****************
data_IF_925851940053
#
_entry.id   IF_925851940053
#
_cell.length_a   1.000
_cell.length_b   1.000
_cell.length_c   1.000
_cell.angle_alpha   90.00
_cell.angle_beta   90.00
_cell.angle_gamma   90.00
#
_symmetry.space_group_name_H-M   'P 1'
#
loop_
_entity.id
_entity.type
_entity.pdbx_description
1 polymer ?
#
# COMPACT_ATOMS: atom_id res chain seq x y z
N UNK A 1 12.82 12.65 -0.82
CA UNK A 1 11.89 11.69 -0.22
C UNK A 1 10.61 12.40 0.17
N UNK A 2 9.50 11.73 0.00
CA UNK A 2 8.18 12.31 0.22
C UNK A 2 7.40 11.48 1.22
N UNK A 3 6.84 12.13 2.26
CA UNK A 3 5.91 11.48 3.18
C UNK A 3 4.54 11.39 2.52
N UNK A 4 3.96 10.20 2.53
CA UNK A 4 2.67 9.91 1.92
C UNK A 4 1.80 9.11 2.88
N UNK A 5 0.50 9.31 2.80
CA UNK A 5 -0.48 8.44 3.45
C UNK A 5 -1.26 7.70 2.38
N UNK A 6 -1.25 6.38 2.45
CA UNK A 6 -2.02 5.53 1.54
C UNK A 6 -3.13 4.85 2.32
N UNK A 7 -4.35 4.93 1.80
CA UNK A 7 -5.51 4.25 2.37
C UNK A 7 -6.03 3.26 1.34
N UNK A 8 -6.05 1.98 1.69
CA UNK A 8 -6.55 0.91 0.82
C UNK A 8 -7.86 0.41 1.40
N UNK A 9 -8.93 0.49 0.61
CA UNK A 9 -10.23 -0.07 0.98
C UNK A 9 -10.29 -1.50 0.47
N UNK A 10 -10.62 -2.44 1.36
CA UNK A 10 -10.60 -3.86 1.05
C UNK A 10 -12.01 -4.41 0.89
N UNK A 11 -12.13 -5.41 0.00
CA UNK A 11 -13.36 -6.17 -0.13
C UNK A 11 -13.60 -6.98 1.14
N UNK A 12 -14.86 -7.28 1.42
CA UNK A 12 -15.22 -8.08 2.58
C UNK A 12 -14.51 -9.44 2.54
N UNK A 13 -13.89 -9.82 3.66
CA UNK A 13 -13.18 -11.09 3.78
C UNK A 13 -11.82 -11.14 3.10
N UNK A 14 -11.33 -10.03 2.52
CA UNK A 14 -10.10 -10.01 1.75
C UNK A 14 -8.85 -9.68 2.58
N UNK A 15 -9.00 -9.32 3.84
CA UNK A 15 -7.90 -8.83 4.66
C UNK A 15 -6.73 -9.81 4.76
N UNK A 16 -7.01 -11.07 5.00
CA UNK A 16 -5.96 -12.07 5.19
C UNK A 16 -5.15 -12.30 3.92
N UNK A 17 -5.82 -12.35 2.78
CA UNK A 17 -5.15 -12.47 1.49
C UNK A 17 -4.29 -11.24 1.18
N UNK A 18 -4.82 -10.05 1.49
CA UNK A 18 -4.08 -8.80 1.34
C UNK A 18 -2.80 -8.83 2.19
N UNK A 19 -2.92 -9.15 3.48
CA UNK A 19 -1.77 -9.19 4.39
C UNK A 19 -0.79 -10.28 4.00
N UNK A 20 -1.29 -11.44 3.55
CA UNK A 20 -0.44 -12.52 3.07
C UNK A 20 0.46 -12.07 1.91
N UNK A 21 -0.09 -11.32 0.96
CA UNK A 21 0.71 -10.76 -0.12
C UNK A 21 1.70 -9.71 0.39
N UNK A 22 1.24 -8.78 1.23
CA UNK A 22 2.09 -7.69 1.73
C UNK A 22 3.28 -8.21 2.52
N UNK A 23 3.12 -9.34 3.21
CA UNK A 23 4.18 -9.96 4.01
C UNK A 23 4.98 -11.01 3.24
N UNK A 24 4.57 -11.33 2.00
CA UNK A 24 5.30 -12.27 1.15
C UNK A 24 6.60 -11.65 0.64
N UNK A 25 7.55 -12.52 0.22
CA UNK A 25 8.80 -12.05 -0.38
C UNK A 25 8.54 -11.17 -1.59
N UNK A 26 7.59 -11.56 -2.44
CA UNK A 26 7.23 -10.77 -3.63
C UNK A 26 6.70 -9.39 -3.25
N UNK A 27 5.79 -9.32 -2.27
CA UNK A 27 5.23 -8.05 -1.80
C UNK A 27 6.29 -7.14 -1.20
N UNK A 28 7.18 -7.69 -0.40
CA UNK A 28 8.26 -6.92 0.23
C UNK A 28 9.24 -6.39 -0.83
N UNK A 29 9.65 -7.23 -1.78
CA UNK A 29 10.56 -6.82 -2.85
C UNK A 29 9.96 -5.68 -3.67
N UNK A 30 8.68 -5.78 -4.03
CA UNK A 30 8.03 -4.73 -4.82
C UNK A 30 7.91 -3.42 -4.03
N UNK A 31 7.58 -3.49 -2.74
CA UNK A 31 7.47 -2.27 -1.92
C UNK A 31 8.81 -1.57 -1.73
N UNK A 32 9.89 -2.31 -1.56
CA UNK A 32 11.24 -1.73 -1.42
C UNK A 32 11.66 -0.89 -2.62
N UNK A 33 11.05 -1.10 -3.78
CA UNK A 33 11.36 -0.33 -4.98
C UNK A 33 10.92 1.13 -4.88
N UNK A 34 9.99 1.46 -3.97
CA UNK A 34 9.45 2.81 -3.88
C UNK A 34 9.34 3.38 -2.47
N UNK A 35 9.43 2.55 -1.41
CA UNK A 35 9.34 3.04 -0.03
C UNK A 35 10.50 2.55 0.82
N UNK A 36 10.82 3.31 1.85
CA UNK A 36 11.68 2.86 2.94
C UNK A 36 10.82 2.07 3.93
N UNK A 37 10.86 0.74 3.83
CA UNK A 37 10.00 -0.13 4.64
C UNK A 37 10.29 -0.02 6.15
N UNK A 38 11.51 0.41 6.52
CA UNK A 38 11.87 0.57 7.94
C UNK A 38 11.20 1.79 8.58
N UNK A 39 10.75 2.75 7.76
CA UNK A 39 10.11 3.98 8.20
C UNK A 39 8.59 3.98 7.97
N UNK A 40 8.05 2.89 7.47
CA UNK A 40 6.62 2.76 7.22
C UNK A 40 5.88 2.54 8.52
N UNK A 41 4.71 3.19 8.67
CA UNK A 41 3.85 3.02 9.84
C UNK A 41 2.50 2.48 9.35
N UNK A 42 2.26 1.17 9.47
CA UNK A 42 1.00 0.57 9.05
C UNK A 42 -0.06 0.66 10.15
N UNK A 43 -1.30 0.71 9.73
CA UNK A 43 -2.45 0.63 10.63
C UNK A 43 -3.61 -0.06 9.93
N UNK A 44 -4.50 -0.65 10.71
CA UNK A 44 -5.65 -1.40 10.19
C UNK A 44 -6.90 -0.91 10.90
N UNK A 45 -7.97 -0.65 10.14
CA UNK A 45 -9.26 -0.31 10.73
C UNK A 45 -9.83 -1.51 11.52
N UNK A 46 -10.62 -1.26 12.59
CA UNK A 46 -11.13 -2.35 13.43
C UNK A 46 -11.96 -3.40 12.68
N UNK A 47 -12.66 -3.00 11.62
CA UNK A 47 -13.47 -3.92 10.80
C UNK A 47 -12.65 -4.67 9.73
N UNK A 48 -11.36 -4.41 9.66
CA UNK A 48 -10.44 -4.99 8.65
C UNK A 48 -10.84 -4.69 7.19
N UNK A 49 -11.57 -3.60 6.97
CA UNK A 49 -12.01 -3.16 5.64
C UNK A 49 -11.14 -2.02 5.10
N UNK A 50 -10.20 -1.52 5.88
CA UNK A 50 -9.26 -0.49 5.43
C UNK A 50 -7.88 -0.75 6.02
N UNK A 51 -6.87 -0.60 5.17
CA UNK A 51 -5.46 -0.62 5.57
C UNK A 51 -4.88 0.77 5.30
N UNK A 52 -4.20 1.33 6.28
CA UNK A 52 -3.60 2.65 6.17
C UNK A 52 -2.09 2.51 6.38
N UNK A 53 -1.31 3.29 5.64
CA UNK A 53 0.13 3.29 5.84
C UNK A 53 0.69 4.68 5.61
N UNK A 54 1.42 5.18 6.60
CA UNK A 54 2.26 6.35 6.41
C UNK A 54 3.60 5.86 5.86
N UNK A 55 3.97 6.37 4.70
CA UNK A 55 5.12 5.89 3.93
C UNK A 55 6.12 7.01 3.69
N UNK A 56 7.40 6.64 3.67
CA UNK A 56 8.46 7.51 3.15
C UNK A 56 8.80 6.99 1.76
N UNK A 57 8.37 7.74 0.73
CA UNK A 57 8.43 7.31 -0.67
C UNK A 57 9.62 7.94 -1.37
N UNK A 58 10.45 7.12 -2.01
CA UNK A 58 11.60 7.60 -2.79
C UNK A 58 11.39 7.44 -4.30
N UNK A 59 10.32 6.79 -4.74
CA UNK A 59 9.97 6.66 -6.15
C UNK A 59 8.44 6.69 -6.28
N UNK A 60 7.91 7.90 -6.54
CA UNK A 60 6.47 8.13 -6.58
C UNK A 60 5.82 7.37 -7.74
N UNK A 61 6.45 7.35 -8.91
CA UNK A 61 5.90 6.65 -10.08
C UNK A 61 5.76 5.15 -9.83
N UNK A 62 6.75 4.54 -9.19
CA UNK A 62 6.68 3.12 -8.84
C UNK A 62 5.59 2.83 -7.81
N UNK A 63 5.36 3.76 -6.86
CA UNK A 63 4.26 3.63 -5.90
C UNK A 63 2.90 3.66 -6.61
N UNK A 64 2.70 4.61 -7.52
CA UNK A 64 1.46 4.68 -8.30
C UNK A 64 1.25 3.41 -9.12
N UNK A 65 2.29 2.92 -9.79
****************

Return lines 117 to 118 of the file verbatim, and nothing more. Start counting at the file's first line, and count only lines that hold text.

N UNK A 33 11.05 -1.10 -3.78
CA UNK A 33 11.36 -0.33 -4.98